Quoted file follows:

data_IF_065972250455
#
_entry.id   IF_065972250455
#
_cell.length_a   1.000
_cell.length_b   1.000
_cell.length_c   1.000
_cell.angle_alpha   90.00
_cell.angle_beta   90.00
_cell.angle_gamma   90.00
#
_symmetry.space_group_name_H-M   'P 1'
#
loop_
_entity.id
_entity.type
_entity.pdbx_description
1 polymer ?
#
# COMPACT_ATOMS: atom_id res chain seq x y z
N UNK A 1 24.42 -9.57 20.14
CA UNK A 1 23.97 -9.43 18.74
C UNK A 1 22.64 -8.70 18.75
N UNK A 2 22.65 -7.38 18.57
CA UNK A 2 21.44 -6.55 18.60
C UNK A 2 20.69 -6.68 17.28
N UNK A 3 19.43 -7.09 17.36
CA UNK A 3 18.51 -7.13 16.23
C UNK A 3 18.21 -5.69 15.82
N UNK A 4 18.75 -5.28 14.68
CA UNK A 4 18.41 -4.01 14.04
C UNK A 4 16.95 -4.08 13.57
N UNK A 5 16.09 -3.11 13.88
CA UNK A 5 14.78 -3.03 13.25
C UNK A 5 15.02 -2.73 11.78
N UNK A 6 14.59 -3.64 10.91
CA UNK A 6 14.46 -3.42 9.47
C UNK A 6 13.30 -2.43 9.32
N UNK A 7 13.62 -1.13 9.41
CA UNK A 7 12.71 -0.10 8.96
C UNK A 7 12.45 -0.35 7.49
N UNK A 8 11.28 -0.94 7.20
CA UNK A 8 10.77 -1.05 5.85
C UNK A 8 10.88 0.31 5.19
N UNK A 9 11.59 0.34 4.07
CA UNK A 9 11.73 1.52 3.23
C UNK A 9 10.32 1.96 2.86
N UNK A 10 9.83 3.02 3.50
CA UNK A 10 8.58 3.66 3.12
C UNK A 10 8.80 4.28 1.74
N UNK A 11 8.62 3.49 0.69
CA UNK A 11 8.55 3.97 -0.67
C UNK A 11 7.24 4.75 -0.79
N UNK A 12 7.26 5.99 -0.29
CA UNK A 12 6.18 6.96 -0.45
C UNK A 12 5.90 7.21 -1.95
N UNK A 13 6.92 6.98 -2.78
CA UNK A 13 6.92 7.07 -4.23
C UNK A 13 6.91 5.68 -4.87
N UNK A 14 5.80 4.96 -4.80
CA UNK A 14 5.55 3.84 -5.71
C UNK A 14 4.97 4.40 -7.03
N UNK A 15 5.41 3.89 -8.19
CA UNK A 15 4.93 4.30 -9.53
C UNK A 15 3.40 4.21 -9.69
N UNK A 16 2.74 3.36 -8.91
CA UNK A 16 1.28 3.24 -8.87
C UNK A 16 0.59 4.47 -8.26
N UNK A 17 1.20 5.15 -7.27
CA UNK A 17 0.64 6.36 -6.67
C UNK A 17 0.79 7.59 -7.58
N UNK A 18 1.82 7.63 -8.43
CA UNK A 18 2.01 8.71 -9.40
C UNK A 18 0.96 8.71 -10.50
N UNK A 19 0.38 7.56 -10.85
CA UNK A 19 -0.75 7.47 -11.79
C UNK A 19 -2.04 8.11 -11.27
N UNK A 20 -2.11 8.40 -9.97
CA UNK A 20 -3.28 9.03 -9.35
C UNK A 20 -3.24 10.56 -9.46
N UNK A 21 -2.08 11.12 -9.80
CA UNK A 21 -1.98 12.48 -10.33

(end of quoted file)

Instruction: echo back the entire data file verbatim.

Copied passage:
data_IF_065972250455
#
_entry.id   IF_065972250455
#
_cell.length_a   1.000
_cell.length_b   1.000
_cell.length_c   1.000
_cell.angle_alpha   90.00
_cell.angle_beta   90.00
_cell.angle_gamma   90.00
#
_symmetry.space_group_name_H-M   'P 1'
#
loop_
_entity.id
_entity.type
_entity.pdbx_description
1 polymer ?
#
# COMPACT_ATOMS: atom_id res chain seq x y z
N UNK A 1 24.42 -9.57 20.14
CA UNK A 1 23.97 -9.43 18.74
C UNK A 1 22.64 -8.70 18.75
N UNK A 2 22.65 -7.38 18.57
CA UNK A 2 21.44 -6.55 18.60
C UNK A 2 20.69 -6.68 17.28
N UNK A 3 19.43 -7.09 17.36
CA UNK A 3 18.51 -7.13 16.23
C UNK A 3 18.21 -5.69 15.82
N UNK A 4 18.75 -5.28 14.68
CA UNK A 4 18.41 -4.01 14.04
C UNK A 4 16.95 -4.08 13.57
N UNK A 5 16.09 -3.11 13.88
CA UNK A 5 14.78 -3.03 13.25
C UNK A 5 15.02 -2.73 11.78
N UNK A 6 14.59 -3.64 10.91
CA UNK A 6 14.46 -3.42 9.47
C UNK A 6 13.30 -2.43 9.32
N UNK A 7 13.62 -1.13 9.41
CA UNK A 7 12.71 -0.10 8.96
C UNK A 7 12.45 -0.35 7.49
N UNK A 8 11.28 -0.94 7.20
CA UNK A 8 10.77 -1.05 5.85
C UNK A 8 10.88 0.31 5.19
N UNK A 9 11.59 0.34 4.07
CA UNK A 9 11.73 1.52 3.23
C UNK A 9 10.32 1.96 2.86
N UNK A 10 9.83 3.02 3.50
CA UNK A 10 8.58 3.66 3.12
C UNK A 10 8.80 4.28 1.74
N UNK A 11 8.62 3.49 0.69
CA UNK A 11 8.55 3.97 -0.67
C UNK A 11 7.24 4.75 -0.79
N UNK A 12 7.26 5.99 -0.29
CA UNK A 12 6.18 6.96 -0.45
C UNK A 12 5.90 7.21 -1.95
N UNK A 13 6.92 6.98 -2.78
CA UNK A 13 6.92 7.07 -4.23
C UNK A 13 6.91 5.68 -4.87
N UNK A 14 5.80 4.96 -4.80
CA UNK A 14 5.55 3.84 -5.71
C UNK A 14 4.97 4.40 -7.03
N UNK A 15 5.41 3.89 -8.19
CA UNK A 15 4.93 4.30 -9.53
C UNK A 15 3.40 4.21 -9.69
N UNK A 16 2.74 3.36 -8.91
CA UNK A 16 1.28 3.24 -8.87
C UNK A 16 0.59 4.47 -8.26
N UNK A 17 1.20 5.15 -7.27
CA UNK A 17 0.64 6.36 -6.67
C UNK A 17 0.79 7.59 -7.58
N UNK A 18 1.82 7.63 -8.43
CA UNK A 18 2.01 8.71 -9.40
C UNK A 18 0.96 8.71 -10.50
N UNK A 19 0.38 7.56 -10.85
CA UNK A 19 -0.75 7.47 -11.79
C UNK A 19 -2.04 8.11 -11.27
N UNK A 20 -2.11 8.40 -9.97
CA UNK A 20 -3.28 9.03 -9.35
C UNK A 20 -3.24 10.56 -9.46
N UNK A 21 -2.08 11.12 -9.80
CA UNK A 21 -1.98 12.48 -10.33